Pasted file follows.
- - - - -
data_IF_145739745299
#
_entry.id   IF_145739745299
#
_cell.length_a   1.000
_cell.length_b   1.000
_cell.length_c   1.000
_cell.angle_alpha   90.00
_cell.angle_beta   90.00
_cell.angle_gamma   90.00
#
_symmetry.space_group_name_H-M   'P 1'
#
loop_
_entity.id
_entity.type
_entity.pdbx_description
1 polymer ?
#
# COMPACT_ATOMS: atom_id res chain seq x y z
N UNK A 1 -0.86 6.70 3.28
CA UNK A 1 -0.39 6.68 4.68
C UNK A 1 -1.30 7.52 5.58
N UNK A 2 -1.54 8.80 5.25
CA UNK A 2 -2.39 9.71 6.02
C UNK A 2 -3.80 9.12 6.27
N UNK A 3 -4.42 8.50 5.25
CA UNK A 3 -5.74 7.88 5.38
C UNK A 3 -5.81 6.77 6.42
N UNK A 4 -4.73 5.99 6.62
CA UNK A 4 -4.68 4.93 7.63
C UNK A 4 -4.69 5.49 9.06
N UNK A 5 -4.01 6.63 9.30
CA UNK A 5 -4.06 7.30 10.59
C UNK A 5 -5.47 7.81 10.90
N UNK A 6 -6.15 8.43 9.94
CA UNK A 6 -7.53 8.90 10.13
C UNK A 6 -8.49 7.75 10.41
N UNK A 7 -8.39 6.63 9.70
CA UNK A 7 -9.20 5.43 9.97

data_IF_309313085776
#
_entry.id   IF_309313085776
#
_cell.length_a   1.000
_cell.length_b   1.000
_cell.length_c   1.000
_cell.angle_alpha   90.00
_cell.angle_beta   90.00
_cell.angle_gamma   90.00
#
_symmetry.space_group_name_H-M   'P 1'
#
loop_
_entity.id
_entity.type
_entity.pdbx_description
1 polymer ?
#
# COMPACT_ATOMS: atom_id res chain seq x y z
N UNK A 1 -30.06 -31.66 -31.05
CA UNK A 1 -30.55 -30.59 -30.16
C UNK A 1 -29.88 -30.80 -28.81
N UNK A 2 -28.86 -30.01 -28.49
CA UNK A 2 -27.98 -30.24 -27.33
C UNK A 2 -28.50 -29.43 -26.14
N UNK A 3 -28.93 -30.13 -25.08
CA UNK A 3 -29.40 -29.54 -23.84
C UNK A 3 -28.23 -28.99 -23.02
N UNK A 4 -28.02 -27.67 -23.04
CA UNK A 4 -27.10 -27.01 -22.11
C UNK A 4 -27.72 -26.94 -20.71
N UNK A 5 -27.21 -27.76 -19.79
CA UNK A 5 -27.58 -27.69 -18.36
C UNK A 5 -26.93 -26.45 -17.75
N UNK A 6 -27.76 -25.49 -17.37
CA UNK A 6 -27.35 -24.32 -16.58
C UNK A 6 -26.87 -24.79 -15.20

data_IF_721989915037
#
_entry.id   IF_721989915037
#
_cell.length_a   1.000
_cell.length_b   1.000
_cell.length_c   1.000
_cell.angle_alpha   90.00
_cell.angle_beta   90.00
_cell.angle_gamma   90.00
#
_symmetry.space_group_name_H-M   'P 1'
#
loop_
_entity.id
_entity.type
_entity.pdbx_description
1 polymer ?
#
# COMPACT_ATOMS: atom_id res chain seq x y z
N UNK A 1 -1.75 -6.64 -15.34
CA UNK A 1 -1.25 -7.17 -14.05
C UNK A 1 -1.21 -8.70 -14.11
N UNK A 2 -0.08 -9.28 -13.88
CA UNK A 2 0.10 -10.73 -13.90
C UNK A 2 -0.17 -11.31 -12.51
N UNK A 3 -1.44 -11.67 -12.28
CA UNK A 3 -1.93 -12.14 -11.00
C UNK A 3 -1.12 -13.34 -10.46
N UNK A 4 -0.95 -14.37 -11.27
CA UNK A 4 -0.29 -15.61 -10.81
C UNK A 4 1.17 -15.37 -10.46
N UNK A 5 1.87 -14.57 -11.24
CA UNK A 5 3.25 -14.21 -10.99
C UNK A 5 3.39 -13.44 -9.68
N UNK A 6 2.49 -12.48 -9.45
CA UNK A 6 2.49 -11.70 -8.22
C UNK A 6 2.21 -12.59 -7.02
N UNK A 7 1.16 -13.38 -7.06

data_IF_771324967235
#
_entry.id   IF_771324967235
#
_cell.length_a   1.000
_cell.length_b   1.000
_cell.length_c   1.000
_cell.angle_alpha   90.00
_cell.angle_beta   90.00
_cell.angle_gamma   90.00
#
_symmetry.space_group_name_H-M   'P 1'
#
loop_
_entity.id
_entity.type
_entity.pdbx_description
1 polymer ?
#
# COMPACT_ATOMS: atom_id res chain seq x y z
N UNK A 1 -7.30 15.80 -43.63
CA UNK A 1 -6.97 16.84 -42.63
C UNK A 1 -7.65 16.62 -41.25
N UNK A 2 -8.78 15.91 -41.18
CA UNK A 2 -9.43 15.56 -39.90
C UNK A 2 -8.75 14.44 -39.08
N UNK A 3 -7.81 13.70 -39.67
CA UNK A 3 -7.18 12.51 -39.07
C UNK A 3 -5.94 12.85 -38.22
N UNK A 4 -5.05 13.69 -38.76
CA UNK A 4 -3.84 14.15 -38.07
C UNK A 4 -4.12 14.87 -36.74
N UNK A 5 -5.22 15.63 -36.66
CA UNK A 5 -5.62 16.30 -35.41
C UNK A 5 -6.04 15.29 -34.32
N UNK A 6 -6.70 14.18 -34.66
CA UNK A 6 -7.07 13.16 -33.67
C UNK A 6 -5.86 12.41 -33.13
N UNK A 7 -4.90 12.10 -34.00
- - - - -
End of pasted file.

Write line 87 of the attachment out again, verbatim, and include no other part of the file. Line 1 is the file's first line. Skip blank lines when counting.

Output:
_cell.angle_beta   90.00